With growth prospects and return-on-equity ratios below most of their peer group, what can the life (re)insurance industry do to improve its standing with investors? One answer might be to look at what the banks have done to improve their performance, which means looking at securitizations.
The mortgage sector created the securitization market in the 1980s to find better ways to spread credit risk across the financial markets after large losses from the thrift crisis. By packaging a diverse set of loans, banking institutions could “sell” the pools to investors and recycle the proceeds back into new business.
Over time, products became standardized, market acceptance increased and the entire banking business model changed from a “buy and hold” to a “source new business, warehouse, sell/hedge” approach. Driven largely by capital markets solutions, banks now report higher growth rates, significantly improved return on equity and, most importantly, the proven ability to withstand downturns in the marketplace.
Most parties agree that the banking model cannot be emulated fully in the life insurance sector. But there are lessons for the life sector. As we all know, the industry is challenged to produce more cost-effective products while simultaneously improving return-on-equity ratios. Is the answer securitization?
Securitization and life insurers: misnomers and variations
Typically, the term securitization has meant packaging assets, carving the projected cash flows from the assets into tradable securities and then selling the securities to investors. Securities typically are customized to fit the needs of various investors according to risk profile.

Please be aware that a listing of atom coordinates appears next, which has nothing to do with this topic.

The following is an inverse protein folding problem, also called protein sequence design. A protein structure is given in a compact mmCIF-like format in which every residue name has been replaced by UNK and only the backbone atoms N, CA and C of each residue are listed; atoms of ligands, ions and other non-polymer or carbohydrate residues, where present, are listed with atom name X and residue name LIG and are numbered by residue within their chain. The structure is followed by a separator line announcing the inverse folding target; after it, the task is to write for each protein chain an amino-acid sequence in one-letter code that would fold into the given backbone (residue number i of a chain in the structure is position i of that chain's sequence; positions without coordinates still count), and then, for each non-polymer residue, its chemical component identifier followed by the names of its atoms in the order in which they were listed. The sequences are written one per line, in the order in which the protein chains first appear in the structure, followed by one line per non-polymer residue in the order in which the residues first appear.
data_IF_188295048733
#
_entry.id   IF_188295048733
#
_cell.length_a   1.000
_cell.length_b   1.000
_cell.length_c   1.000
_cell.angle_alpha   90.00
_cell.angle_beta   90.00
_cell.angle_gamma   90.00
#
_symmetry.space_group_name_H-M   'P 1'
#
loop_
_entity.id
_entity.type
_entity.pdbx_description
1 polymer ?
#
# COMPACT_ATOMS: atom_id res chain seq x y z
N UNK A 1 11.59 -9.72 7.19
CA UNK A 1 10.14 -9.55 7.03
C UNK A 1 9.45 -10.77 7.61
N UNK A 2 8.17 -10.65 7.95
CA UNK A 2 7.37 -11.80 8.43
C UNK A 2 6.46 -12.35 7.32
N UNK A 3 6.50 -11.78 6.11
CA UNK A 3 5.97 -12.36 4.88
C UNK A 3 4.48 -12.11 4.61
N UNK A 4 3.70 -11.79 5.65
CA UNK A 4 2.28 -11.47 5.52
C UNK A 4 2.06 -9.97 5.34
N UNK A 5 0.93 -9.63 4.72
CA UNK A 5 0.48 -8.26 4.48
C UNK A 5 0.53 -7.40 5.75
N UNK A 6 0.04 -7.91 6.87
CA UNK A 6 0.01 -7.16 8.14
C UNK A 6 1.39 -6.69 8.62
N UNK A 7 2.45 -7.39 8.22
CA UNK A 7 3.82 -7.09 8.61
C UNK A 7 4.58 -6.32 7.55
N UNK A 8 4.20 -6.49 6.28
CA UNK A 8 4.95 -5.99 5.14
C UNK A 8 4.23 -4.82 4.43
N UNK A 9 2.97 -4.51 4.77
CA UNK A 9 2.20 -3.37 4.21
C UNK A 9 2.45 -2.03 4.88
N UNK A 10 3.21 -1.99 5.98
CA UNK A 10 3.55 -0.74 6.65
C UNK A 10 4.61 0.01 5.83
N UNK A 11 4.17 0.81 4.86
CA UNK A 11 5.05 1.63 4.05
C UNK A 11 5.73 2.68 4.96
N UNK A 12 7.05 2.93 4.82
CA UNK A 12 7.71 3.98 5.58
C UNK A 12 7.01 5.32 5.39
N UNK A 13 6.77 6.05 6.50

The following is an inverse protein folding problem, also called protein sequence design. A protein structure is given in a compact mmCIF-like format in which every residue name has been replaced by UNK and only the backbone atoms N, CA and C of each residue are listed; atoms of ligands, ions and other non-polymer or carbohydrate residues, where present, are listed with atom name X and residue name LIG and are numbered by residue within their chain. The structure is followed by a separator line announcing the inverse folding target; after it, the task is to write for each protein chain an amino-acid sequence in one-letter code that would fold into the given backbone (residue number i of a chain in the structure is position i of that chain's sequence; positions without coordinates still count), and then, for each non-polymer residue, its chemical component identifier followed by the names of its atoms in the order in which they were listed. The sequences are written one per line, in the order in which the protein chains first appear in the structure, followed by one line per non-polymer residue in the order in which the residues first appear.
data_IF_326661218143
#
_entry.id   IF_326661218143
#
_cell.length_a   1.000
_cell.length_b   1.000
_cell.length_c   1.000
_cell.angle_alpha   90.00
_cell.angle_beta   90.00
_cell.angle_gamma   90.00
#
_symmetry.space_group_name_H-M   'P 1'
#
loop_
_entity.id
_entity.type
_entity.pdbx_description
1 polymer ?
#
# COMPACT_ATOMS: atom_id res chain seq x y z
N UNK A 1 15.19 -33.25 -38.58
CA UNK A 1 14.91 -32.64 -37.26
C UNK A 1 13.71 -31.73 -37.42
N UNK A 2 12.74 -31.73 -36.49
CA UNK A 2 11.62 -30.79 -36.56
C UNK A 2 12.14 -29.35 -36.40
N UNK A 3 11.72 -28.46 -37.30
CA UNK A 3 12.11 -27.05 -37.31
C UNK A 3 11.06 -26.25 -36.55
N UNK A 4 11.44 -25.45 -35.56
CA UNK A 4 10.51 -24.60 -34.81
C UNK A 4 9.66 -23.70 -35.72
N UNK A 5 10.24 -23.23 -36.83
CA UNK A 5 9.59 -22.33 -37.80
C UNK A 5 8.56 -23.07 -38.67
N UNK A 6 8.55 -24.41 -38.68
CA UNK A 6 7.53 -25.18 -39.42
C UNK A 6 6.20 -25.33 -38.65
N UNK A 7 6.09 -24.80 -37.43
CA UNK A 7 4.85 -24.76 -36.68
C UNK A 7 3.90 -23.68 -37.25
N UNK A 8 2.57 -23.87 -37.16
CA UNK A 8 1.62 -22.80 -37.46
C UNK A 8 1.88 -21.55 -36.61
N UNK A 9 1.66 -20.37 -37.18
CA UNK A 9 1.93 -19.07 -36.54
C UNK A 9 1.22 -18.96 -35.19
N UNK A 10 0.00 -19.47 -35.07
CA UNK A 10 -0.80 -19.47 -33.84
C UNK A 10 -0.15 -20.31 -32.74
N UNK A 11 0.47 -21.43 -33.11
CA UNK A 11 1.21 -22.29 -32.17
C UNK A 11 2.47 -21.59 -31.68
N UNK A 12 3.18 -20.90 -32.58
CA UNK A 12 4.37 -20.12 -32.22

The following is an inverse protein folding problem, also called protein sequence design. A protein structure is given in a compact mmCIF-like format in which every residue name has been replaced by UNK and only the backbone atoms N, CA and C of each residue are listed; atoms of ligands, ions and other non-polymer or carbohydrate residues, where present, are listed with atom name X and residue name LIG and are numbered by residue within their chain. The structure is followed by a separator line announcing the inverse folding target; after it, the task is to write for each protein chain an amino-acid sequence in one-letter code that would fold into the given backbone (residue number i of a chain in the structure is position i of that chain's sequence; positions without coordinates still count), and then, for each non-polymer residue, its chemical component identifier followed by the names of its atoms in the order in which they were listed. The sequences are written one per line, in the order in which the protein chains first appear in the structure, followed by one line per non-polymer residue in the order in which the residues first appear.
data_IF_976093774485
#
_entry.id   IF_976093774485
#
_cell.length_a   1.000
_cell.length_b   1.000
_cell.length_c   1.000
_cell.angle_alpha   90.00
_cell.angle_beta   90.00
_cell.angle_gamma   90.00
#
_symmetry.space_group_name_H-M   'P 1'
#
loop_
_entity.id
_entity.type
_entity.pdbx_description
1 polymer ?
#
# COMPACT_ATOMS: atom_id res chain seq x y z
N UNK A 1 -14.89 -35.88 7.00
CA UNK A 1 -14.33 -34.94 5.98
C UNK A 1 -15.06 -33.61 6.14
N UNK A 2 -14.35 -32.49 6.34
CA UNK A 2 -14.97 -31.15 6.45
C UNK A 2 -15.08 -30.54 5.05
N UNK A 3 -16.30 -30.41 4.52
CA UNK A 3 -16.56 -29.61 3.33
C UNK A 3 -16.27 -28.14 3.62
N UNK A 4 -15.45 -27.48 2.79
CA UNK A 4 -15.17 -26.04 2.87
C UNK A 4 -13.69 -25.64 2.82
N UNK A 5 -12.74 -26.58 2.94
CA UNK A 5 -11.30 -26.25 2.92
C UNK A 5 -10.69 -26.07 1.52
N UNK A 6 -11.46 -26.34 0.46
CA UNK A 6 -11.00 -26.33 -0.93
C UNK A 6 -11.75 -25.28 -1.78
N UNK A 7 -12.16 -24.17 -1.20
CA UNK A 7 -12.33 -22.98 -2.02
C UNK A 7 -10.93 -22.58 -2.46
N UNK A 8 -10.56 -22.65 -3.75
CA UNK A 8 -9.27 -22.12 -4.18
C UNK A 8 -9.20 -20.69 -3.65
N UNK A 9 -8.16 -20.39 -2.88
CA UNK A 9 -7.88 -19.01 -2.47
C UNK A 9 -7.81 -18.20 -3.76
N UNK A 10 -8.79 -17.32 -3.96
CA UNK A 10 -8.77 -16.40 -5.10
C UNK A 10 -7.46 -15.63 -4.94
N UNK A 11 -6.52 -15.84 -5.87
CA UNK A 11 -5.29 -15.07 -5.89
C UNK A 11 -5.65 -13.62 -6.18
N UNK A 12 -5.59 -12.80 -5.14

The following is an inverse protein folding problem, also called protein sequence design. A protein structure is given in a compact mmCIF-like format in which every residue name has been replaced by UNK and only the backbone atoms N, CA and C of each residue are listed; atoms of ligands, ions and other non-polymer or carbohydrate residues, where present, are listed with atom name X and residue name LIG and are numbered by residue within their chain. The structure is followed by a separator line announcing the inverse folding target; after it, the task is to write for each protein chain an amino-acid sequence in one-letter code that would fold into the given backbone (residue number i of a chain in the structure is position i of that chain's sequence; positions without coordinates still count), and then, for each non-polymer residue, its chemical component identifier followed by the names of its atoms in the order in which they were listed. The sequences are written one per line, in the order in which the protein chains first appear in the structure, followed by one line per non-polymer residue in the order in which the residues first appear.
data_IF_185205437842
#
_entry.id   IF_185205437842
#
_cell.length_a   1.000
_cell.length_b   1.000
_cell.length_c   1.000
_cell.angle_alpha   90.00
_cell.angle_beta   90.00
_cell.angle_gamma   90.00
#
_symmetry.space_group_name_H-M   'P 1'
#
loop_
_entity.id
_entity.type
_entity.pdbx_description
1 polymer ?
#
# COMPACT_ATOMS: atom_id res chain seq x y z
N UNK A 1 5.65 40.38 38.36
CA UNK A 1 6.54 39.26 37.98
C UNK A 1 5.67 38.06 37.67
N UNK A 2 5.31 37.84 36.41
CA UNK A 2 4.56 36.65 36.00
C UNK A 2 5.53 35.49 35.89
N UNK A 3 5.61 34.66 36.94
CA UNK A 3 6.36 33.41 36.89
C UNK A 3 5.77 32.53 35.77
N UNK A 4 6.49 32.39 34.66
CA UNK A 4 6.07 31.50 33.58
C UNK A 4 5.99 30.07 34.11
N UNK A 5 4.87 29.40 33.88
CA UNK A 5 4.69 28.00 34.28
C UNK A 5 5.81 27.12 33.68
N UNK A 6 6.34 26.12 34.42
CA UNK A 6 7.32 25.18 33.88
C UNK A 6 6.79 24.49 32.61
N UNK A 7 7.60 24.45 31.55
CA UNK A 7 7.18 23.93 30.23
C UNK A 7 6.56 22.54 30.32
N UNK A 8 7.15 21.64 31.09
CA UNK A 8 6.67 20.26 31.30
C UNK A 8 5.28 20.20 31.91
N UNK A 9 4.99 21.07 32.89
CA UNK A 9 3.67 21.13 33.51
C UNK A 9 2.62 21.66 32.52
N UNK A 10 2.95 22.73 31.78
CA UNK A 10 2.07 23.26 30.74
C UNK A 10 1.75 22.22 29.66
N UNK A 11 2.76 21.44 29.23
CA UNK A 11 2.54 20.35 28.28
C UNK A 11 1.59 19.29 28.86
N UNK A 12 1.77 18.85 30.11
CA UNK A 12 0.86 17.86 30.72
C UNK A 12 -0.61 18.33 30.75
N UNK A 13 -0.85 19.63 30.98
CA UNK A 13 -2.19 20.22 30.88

This process is remarkably similar to traditional life reinsurance: Primary companies source new business and then, in exchange for a fee, transfer future economics. Unlike bilateral reinsurance contracts, securitizations generally involve a single contract covering a pool of underlying collateral, which transfers the economics to multiple investors over dozens of years.
In general, the life “securitizations” completed thus far fall into three categories:
Reserve funding. Much recent attention has focused on Triple-X solutions for structures that provide cost-effective funding for the long-duration, non-economic reserves associated with term products. Although similar to the banking model in that they provide funding, the structures have low levels of risk transfer. Using low-risk, low-cost capital to fund the long-term reserves should ultimately allow for a more cost-effective product. Minimum size for issuing such a security is $300 million.
Mortality bonds. The catastrophe bond concept has grown exponentially in the non-life sector. There are now more than $5 billion of “cat bonds” outstanding, covering a diverse range of non-life risks. These bonds provide collateralized protection against extreme events, often on a multi-year basis. In the life sector, this concept has been applied to mortality bonds, which provide the issuer protection against extreme mortality due to events such as pandemics. In theory, if executed correctly, mortality bonds could help to limit volatility. Those wishing to issue such bonds will need a minimum size of $100 million to $150 million.